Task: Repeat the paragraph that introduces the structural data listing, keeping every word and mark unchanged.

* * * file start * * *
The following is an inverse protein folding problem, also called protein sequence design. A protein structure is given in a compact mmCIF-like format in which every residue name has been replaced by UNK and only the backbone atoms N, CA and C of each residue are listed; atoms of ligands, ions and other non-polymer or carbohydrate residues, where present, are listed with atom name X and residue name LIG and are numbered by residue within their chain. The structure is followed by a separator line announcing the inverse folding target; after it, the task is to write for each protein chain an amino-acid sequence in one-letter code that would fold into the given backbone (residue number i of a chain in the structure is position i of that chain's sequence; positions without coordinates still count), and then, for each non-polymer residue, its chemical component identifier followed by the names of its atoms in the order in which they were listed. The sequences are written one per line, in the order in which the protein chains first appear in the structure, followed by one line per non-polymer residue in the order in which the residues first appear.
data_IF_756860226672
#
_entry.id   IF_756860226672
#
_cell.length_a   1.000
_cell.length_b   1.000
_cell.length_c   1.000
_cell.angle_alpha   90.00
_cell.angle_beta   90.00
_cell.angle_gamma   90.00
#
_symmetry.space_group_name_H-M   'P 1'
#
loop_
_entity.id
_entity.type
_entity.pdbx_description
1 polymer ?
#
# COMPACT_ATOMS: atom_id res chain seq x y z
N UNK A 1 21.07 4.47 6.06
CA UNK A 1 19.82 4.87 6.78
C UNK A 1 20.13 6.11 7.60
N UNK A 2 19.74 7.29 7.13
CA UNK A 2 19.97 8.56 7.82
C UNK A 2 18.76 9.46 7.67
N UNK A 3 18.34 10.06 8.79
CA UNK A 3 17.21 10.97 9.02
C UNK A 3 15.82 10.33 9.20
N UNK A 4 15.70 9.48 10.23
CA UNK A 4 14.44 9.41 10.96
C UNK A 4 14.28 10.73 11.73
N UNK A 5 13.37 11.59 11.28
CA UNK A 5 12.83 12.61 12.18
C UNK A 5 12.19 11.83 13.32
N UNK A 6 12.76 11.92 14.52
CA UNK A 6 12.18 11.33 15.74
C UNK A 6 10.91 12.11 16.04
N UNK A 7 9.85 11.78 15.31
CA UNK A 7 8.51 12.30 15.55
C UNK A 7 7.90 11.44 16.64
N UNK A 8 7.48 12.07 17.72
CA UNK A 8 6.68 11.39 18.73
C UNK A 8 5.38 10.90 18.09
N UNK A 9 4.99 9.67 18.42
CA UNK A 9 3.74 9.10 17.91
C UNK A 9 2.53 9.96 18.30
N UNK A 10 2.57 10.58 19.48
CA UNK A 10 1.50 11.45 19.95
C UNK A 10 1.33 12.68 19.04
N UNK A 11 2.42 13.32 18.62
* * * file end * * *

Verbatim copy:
The following is an inverse protein folding problem, also called protein sequence design. A protein structure is given in a compact mmCIF-like format in which every residue name has been replaced by UNK and only the backbone atoms N, CA and C of each residue are listed; atoms of ligands, ions and other non-polymer or carbohydrate residues, where present, are listed with atom name X and residue name LIG and are numbered by residue within their chain. The structure is followed by a separator line announcing the inverse folding target; after it, the task is to write for each protein chain an amino-acid sequence in one-letter code that would fold into the given backbone (residue number i of a chain in the structure is position i of that chain's sequence; positions without coordinates still count), and then, for each non-polymer residue, its chemical component identifier followed by the names of its atoms in the order in which they were listed. The sequences are written one per line, in the order in which the protein chains first appear in the structure, followed by one line per non-polymer residue in the order in which the residues first appear.